During the annual Assessment workshops, reviewers are provided with valuable assessment resources. We want to share them with you as well!
When the Higher Learning Commission made their last site visit in 2015, they made the following recommendations regarding assessment at Missouri State University.
Core Component 4.B
The institution demonstrates a commitment to educational achievement and improvement through ongoing assessment of student learning.
The institution has clearly stated goals for student learning and effective processes for assessment of student learning and achievement of learning goals.
The institution assesses achievement of the learning outcomes that it claims for its curricular and co-curricular programs.
The institution uses the information gained from assessment to improve student learning.
The institution's processes and methodologies to assess student learning reflect good practice, including the substantial participation of faculty and other instructional staff members.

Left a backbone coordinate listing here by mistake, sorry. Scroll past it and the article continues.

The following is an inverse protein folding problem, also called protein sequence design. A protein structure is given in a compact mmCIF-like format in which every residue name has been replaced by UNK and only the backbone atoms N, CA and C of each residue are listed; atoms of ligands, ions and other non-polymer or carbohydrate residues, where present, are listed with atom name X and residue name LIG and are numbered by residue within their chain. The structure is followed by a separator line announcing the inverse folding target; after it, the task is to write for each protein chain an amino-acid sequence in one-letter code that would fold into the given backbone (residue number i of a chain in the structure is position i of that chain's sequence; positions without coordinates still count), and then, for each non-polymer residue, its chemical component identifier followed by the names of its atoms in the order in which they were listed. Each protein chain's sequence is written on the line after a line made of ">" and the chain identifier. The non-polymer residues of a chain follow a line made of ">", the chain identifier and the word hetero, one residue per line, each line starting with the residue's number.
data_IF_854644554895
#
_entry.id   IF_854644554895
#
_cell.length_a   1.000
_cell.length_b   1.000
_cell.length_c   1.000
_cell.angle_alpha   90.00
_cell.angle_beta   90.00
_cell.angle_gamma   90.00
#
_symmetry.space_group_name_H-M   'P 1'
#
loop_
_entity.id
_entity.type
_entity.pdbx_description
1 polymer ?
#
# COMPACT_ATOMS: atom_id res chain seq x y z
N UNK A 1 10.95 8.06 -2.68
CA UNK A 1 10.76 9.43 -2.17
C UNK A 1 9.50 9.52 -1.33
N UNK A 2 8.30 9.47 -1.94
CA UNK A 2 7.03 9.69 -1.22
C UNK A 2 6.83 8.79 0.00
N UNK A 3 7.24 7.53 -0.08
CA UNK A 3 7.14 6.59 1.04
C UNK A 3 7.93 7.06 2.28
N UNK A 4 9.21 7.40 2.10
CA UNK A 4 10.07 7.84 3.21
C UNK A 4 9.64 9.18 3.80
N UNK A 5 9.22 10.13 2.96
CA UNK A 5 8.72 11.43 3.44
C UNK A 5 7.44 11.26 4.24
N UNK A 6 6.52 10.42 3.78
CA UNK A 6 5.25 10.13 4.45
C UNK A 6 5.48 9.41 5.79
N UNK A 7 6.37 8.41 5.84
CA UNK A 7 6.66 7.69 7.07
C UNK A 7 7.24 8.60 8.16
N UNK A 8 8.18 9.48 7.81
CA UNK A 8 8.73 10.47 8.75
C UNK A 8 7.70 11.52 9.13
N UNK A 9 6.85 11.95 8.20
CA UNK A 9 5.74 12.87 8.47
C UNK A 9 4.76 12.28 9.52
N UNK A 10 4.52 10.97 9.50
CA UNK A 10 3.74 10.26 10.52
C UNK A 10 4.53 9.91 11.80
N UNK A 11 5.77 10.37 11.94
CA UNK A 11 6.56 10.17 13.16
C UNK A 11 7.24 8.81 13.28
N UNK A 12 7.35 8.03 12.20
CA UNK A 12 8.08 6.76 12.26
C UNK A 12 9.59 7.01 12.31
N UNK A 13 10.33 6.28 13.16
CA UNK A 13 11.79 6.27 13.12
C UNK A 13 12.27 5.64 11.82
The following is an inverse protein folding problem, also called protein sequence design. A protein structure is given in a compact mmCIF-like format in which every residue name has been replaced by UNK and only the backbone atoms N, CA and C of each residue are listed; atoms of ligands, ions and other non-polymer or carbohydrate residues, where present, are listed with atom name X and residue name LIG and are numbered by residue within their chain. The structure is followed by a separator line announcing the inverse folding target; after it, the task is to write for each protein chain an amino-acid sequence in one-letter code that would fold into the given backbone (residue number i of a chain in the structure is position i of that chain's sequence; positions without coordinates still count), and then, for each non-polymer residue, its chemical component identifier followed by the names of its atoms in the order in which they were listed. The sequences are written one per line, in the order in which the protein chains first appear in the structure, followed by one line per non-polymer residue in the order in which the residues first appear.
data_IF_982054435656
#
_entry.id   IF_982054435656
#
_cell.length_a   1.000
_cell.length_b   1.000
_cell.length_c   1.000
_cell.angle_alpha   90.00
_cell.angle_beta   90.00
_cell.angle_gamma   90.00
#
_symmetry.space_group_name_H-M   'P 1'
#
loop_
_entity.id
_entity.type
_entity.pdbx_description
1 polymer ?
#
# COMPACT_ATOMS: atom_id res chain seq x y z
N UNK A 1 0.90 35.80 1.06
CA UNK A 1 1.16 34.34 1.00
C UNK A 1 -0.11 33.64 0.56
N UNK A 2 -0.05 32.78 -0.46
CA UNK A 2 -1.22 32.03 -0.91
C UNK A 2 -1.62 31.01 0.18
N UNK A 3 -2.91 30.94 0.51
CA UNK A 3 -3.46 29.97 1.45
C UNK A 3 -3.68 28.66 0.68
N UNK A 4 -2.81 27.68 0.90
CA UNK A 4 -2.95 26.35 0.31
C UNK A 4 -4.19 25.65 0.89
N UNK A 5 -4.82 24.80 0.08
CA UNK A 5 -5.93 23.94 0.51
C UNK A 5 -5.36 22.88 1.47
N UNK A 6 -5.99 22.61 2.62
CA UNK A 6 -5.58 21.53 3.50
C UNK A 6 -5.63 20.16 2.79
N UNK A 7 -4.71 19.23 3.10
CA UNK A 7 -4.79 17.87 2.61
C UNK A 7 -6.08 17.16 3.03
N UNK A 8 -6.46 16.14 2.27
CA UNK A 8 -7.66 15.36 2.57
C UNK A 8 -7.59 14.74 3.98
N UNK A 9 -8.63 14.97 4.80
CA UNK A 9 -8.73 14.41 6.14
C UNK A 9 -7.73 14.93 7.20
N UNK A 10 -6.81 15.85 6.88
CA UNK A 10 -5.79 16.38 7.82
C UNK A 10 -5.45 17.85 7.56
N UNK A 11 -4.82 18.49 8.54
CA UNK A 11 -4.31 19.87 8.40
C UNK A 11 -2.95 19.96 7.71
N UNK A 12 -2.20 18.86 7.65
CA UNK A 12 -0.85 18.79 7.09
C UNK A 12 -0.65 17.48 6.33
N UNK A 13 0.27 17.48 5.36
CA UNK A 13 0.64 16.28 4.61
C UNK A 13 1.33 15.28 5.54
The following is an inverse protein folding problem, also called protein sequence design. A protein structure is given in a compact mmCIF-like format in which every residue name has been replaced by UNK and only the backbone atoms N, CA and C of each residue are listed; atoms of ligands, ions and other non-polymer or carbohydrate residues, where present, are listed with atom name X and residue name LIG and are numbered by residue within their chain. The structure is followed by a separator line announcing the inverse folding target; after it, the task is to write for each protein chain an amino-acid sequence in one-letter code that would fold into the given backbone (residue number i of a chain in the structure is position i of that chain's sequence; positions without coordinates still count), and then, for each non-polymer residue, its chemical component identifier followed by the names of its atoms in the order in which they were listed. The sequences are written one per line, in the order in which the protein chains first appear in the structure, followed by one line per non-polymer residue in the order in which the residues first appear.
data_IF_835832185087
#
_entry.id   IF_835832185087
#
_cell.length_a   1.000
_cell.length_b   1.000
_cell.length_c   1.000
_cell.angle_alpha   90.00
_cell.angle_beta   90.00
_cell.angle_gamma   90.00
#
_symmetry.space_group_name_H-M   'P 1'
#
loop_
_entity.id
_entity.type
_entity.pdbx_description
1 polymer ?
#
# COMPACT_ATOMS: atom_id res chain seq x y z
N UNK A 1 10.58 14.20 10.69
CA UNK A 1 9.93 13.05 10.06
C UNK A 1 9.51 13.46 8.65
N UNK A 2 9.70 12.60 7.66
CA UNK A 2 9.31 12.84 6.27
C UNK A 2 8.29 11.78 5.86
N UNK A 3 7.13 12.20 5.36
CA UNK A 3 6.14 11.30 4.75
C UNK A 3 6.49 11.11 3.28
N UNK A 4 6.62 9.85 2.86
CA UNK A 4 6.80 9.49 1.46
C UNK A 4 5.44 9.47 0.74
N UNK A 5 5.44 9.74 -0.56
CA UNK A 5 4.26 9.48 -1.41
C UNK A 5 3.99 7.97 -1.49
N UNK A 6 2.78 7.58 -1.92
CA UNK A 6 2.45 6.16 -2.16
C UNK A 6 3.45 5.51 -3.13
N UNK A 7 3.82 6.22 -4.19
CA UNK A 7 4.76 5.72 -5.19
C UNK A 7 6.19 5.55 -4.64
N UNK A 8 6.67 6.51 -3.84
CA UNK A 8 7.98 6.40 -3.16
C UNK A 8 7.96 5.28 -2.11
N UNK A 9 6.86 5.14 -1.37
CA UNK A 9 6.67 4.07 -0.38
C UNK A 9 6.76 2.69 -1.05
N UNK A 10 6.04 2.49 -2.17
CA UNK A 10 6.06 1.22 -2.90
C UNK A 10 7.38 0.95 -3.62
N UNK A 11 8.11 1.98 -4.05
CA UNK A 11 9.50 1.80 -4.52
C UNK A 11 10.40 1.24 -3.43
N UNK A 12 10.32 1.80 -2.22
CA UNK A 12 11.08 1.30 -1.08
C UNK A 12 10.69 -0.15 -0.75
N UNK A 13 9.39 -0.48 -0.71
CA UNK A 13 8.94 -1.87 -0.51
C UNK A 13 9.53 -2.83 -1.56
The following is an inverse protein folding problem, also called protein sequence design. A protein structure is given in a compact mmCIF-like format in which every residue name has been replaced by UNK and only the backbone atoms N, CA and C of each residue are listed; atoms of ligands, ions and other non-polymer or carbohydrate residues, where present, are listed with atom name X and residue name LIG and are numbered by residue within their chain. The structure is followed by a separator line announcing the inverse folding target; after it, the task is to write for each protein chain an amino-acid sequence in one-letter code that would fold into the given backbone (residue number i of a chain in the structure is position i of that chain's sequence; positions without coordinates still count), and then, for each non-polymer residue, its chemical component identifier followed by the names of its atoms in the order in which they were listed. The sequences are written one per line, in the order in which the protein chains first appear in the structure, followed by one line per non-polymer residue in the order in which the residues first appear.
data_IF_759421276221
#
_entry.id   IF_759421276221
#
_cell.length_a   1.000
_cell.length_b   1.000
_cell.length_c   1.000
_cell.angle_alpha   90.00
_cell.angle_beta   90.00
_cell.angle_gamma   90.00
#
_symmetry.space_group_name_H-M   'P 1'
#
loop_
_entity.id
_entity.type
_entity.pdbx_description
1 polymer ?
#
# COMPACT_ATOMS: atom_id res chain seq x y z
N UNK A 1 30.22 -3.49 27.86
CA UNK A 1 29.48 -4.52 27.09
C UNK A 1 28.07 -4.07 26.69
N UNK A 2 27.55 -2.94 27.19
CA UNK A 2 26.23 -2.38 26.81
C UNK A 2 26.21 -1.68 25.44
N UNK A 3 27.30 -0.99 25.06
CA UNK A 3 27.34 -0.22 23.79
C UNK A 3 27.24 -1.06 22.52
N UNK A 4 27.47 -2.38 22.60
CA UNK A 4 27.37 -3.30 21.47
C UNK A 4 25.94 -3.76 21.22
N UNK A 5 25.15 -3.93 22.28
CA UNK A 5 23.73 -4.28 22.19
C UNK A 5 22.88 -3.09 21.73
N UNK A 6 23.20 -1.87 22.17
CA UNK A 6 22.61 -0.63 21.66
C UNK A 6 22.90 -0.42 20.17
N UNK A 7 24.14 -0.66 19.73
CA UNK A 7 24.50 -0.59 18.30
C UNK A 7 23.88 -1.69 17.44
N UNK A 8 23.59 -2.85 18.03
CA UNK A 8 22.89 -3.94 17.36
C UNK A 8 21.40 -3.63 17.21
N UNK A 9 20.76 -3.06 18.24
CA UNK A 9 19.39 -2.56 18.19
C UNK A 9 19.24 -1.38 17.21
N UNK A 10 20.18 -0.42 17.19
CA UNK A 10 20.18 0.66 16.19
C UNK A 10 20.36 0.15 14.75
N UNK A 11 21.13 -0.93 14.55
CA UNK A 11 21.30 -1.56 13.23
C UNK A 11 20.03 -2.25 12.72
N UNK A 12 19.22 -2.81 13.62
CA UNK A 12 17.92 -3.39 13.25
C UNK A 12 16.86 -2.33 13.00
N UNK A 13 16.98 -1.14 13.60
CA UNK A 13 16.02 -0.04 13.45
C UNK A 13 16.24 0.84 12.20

"Missouri State has clearly stated goals for assessment of student learning for its academic programs. The university provided an overall plan as an addendum to the assurance argument; this assessment plan outlines the role of the Office of Assessment in supporting program-level student learning outcomes assessment, assessment of the public affairs mission at graduation, and other assessment support as needed by the campus. For now, the personnel in the Office of Assessment provide primarily a support function, since responsibility for oversight of program assessment rests with the college Deans. The university should consider additional oversight from the Office of the Provost to encourage uniform prioritization of assessment activities, or to enable corrective action if units fail to comply with the institutional assessment plan."